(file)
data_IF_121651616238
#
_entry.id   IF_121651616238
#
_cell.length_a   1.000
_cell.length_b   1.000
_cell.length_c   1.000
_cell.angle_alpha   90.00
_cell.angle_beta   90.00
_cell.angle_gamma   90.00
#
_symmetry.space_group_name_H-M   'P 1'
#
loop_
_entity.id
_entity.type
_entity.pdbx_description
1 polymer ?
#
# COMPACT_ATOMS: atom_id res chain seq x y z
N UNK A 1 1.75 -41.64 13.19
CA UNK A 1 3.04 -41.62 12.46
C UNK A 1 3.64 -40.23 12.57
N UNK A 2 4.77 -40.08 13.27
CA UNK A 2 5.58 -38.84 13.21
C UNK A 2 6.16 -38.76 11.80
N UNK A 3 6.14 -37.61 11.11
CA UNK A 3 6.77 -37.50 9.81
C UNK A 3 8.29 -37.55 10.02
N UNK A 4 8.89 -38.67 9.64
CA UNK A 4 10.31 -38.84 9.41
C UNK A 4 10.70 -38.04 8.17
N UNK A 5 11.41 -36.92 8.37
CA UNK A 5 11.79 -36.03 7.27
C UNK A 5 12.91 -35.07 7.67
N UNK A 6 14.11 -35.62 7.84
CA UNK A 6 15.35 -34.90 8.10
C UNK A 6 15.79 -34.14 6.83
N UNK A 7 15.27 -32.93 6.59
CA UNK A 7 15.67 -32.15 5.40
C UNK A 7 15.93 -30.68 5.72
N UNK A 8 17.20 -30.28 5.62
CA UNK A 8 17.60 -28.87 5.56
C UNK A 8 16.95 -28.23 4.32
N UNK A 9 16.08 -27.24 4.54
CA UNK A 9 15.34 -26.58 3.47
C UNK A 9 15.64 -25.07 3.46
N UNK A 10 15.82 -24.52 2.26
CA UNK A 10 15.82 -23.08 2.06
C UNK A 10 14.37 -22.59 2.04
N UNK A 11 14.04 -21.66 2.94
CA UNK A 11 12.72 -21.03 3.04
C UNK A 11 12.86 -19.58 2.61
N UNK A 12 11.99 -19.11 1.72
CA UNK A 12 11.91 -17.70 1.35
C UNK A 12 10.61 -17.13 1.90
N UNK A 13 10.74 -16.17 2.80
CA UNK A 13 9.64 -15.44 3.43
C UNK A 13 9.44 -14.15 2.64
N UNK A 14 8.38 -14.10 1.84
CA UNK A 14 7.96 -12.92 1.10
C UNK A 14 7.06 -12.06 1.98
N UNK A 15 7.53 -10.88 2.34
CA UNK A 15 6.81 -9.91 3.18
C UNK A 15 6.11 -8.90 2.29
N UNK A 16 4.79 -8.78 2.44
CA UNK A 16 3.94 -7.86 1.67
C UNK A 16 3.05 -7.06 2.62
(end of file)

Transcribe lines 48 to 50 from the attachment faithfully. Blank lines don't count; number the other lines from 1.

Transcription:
N UNK A 10 15.82 -24.52 2.26
CA UNK A 10 15.82 -23.08 2.06
C UNK A 10 14.37 -22.59 2.04